Besides bitterness over their election setback, many Democrats continue calling for fresh leadership. Pelosi and Hoyer have been No. 1 and 2 House Democrats since 2003, while Clyburn rose to the No. 3 ranks in 2007. Pelosi and Clyburn are 80, Hoyer is 81.
Pelosi’s reelection by the House would give her a seventh and eighth year as speaker. She served the first four during the 2000s until Republicans recaptured the House majority in the tea party election of 2010, a conservative uprising that presaged the rise of Trump.
In one indication of her strength, one conservative Democrat who’s opposed Pelosi before said he expected her to be reelected and said he might support her this time.
“I think she gets it,” Rep. Kurt Schrader, D-Ore., who said he’s spoken to Pelosi about the need for a moderate agenda, said in an interview. “She may be the bulwark against the extreme far-left.”
Schrader said far-left progressives have been “toxic to our brand” by favoring policies he said cost jobs. “We can’t continue to talk down to people and only talk about identity politics,” he said.
When the House elects its new speaker, Pelosi will need the majority of votes cast by both parties. Since nearly all Republicans are expected to back their leader, Rep. Kevin McCarthy, R-Calif., Pelosi can afford to lose only a few Democrats.
When Pelosi nailed down the support she needed to become speaker in 2018, she said she’d agreed to a proposal limiting her to serving in the job only through 2022. Several lawmakers and aides said memories of that commitment could lessen her opposition this time.
Also potentially helping Pelosi is the decision by Rep. Cheri Bustos, D-Ill., to step aside as chair of House Democrats’ political arm.
Some Democrats have faulted the Democratic Congressional Campaign Committee for insufficiently protecting moderate Democratic incumbents from swing districts. They’re also unhappy that the committee did not detect the huge numbers of GOP voters Trump drew to the polls — which was missed by Republican and pollsters alike.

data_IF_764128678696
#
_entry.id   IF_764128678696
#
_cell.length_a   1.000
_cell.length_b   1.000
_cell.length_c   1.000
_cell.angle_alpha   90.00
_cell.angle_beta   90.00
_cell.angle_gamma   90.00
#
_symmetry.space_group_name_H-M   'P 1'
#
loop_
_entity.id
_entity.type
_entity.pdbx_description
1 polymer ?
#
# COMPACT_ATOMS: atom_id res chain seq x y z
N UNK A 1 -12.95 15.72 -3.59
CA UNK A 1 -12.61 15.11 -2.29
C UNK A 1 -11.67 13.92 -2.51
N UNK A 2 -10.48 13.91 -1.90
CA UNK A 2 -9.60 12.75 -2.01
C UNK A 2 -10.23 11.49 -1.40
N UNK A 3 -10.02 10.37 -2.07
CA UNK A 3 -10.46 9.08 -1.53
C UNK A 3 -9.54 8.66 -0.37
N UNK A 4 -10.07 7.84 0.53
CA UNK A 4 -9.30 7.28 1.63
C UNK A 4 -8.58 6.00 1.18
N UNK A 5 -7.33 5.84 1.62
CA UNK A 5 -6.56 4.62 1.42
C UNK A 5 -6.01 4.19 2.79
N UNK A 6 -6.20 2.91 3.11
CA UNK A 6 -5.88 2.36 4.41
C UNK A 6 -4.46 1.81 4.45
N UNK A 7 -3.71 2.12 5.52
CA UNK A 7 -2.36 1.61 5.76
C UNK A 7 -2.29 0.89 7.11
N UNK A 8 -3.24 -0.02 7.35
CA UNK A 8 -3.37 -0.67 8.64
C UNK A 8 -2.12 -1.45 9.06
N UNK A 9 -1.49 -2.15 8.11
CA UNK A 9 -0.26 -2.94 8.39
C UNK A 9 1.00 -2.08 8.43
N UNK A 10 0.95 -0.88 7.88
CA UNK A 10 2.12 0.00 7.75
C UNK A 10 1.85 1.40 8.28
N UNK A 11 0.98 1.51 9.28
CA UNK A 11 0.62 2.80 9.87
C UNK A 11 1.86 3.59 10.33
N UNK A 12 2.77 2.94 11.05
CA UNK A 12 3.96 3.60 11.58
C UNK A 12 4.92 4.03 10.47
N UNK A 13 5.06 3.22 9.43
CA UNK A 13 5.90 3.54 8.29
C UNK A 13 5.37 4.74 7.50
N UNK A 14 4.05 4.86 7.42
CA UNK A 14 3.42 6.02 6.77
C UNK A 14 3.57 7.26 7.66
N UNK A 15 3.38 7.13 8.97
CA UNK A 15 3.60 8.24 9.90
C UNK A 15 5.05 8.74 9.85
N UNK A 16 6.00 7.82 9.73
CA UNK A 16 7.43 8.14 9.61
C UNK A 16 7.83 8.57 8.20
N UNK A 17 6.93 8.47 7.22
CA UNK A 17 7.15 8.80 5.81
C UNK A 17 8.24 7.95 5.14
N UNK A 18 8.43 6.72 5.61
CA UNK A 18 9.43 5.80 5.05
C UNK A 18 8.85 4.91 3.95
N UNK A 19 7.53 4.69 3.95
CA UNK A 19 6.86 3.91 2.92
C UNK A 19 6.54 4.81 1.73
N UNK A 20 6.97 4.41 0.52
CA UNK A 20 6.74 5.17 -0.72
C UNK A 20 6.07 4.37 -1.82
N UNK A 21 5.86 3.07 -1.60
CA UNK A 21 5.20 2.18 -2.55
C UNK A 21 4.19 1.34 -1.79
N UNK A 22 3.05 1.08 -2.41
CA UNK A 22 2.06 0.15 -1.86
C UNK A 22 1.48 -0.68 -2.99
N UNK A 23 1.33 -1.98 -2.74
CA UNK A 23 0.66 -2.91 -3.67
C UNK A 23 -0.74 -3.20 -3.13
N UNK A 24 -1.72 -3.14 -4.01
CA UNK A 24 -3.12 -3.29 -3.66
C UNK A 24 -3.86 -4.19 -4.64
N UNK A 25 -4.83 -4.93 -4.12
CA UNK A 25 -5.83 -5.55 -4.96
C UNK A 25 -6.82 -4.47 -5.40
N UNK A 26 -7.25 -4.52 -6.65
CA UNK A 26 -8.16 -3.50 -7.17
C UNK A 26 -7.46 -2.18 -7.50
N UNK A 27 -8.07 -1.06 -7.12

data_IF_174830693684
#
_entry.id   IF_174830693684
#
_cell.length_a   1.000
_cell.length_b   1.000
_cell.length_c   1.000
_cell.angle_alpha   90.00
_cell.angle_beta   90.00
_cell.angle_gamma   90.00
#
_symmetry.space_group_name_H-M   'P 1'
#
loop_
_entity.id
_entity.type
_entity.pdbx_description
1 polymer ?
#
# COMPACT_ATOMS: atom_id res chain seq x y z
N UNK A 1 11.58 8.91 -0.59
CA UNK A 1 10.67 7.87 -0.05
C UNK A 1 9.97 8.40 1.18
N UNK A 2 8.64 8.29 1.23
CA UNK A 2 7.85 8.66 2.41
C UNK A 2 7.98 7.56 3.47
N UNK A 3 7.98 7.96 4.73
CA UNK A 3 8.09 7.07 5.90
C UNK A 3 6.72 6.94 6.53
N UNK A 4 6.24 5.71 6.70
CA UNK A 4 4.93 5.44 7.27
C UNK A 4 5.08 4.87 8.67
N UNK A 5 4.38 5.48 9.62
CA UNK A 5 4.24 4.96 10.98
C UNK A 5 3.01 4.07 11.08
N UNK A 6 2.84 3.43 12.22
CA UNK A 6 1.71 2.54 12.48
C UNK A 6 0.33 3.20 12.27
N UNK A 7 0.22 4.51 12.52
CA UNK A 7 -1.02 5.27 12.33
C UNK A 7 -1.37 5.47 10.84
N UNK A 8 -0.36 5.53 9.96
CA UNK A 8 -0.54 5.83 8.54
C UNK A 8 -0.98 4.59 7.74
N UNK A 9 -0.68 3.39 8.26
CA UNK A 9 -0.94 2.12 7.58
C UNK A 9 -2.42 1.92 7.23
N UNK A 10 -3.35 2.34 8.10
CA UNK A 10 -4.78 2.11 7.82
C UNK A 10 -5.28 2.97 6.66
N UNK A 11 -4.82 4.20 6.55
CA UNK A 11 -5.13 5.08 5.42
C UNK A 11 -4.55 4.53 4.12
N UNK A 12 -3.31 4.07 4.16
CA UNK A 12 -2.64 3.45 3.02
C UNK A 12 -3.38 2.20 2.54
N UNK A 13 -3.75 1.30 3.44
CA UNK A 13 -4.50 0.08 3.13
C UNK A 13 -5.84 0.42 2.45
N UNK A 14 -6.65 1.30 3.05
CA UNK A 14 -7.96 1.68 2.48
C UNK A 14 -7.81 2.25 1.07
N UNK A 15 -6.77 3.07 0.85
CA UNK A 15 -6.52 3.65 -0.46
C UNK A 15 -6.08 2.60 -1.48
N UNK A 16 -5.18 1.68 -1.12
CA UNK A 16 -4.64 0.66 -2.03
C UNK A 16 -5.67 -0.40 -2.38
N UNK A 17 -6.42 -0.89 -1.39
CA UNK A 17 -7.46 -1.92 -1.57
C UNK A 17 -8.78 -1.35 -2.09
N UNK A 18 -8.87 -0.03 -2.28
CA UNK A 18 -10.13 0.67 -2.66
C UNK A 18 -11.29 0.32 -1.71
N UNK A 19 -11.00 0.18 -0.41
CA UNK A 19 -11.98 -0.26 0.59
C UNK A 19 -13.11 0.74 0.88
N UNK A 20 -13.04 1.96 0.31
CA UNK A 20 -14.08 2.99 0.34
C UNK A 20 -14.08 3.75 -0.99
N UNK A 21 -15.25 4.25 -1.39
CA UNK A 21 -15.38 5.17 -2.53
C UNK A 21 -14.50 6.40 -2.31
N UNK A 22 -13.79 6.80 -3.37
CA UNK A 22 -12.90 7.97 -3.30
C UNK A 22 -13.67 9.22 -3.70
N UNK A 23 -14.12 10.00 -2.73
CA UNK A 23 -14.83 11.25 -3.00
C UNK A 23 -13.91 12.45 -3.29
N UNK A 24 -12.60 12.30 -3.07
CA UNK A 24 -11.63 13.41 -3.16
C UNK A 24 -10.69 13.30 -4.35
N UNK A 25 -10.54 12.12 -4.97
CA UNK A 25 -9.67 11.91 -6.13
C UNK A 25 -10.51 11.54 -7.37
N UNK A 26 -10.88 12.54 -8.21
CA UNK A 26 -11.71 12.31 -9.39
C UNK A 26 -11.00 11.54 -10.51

When Democrats won back the House in 2018, 32 of them voted against Pelosi’s nomination as speaker. But that was a larger majority than this one, giving her more margin for error then.
By the time the full House elected her in January 2019, she’d whittled down her opposition and just 13 Democrats voted against her or voted “present.”
Of the 13 Democrats who opposed Pelosi in 2019, two have been defeated and one, Rep. Jeff Van Drew of New Jersey, became a Republican. That leaves 10 Democrats who voted against her, though another, New York’s Anthony Brindisi, may still lose his election.
Pelosi has pushed bills through the House — they died in the GOP-run Senate — embodying Democratic priorities overhauling ethics and campaign finance laws, lowering health care costs and rebuilding infrastructure. She’s also been a prodigious fundraiser for candidates.
To prevent lawmakers from crowding unsafely into one room, Democrats’ leadership candidates were delivering remarks to scattered lawmakers using Zoom. Republicans met in a crowded hotel ballroom Tuesday and reelected their current leadership team.